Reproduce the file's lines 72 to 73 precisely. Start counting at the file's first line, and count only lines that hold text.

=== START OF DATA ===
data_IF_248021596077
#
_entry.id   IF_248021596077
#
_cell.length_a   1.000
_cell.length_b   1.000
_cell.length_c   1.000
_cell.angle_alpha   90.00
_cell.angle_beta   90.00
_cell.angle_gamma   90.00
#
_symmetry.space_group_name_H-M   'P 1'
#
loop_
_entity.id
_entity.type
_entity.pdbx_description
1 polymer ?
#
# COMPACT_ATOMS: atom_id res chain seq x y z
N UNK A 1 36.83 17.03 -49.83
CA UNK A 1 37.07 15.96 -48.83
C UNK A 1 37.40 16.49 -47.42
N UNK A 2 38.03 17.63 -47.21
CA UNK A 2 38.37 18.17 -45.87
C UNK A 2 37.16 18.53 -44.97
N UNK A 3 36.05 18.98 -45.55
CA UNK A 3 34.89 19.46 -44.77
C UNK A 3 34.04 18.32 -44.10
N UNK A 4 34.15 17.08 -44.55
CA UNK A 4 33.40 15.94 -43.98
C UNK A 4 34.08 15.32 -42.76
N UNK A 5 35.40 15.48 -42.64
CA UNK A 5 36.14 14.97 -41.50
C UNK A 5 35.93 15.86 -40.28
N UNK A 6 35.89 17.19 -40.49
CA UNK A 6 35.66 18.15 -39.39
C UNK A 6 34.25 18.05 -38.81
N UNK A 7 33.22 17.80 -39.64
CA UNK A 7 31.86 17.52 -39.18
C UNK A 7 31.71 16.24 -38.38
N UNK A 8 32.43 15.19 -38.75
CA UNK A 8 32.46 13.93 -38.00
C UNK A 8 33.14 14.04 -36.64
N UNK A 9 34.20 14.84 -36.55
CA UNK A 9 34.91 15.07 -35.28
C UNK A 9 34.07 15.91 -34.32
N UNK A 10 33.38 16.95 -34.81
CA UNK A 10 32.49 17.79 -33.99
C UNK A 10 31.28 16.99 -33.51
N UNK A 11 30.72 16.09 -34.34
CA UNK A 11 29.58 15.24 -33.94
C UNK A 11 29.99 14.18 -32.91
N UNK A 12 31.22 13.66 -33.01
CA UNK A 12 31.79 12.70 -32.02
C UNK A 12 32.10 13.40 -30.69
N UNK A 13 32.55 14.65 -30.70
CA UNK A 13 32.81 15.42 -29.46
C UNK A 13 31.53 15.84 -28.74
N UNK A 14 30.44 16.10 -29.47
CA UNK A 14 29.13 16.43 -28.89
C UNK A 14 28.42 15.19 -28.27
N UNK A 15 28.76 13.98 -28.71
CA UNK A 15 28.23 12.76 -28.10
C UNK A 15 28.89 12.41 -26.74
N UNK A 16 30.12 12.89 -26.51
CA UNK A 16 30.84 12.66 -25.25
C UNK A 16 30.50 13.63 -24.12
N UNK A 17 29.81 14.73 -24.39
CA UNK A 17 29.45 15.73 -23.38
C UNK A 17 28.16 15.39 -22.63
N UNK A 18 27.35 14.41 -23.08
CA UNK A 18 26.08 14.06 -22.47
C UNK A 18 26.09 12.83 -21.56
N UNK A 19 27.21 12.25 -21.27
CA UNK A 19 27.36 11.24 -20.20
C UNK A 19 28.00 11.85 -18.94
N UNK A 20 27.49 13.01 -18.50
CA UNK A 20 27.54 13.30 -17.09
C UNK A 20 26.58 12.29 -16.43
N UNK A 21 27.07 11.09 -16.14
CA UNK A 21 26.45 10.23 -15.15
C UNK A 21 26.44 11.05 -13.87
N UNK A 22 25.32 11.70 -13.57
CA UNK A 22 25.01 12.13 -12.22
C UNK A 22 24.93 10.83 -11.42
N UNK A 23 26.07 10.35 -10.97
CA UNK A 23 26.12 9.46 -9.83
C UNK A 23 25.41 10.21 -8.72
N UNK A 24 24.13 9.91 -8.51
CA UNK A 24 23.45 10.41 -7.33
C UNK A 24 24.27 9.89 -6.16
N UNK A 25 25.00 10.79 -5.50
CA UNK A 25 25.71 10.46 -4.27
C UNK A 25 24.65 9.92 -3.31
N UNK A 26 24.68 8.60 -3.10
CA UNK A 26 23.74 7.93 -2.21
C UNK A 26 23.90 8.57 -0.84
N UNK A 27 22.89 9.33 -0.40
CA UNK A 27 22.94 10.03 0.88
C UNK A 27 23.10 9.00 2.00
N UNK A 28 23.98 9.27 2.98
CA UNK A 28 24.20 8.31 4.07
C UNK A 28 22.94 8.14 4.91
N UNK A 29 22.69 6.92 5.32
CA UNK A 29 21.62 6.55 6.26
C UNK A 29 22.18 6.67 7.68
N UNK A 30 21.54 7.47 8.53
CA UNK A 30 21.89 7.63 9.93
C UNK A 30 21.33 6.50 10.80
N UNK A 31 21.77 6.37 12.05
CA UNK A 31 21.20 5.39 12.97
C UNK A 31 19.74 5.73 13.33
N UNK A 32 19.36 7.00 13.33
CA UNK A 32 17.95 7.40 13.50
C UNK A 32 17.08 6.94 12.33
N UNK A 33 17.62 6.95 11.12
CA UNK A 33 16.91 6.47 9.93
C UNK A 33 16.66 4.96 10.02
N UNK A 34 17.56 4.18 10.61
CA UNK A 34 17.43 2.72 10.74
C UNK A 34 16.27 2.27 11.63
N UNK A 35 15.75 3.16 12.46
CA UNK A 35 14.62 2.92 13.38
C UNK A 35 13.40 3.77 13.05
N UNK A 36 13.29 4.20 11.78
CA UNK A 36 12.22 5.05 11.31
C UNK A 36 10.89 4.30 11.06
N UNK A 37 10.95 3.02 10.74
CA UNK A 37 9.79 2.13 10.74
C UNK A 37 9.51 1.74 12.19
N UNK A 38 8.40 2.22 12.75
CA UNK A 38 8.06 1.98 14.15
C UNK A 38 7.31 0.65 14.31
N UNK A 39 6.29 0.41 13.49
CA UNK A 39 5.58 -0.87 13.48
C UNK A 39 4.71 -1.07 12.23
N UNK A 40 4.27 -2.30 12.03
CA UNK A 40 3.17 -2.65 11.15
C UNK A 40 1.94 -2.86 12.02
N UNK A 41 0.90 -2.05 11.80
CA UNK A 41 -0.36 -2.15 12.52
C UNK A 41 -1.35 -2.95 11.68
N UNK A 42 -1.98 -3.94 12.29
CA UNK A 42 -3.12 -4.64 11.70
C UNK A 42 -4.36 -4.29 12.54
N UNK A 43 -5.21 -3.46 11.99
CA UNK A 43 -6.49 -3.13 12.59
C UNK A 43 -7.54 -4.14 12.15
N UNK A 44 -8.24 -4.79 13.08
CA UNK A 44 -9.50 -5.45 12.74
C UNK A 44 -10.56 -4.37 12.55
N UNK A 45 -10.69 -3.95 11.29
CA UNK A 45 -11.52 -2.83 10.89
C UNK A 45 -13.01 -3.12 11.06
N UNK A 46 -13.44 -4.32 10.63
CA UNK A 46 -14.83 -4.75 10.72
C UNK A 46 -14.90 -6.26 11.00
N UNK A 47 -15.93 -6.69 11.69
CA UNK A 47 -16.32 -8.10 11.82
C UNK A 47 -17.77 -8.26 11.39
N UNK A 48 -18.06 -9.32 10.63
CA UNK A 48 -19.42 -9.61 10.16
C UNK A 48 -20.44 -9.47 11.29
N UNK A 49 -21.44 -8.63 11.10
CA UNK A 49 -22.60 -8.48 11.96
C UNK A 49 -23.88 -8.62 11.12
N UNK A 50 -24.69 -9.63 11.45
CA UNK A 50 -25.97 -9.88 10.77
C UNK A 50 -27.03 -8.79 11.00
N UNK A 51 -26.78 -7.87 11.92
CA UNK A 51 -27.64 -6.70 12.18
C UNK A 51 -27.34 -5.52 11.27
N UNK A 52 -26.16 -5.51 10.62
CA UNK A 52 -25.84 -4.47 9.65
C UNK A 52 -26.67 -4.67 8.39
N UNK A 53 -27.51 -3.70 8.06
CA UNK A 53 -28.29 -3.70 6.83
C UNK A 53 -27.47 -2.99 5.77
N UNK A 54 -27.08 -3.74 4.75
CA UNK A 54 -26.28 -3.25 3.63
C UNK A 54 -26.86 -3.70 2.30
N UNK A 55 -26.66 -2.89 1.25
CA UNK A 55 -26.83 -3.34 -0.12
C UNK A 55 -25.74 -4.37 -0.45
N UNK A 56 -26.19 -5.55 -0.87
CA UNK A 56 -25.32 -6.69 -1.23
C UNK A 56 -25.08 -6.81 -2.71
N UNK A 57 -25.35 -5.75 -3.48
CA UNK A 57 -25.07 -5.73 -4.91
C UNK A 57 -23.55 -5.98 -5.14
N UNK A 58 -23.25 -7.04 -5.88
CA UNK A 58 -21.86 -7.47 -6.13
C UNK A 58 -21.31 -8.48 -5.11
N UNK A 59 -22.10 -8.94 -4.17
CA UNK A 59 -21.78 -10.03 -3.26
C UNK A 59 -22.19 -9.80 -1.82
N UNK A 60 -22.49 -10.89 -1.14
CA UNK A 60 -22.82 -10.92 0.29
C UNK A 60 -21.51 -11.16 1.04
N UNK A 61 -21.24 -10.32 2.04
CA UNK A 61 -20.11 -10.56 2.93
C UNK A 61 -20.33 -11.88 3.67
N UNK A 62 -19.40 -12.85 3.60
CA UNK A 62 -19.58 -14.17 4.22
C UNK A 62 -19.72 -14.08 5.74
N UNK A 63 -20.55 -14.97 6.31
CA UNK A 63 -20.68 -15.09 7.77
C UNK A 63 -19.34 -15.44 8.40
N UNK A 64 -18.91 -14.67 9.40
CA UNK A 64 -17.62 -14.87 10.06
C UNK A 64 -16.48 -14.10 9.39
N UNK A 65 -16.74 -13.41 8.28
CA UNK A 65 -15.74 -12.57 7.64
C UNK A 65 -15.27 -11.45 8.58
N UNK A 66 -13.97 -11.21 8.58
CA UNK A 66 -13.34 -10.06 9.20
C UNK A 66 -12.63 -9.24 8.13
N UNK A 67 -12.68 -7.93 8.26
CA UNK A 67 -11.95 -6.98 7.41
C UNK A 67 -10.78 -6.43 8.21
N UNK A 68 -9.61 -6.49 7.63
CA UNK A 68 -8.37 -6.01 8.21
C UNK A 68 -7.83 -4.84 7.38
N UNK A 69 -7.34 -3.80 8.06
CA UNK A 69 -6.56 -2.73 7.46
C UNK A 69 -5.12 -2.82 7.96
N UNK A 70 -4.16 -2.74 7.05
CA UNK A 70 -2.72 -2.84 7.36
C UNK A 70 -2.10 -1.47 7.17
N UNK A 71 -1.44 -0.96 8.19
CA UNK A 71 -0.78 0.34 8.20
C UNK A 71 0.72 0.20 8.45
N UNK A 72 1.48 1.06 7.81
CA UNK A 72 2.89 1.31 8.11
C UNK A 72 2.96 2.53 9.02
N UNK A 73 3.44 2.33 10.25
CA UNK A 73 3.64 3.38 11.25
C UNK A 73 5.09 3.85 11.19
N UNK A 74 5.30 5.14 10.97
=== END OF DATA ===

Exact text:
N UNK A 18 27.35 14.41 -23.08
CA UNK A 18 26.08 14.06 -22.47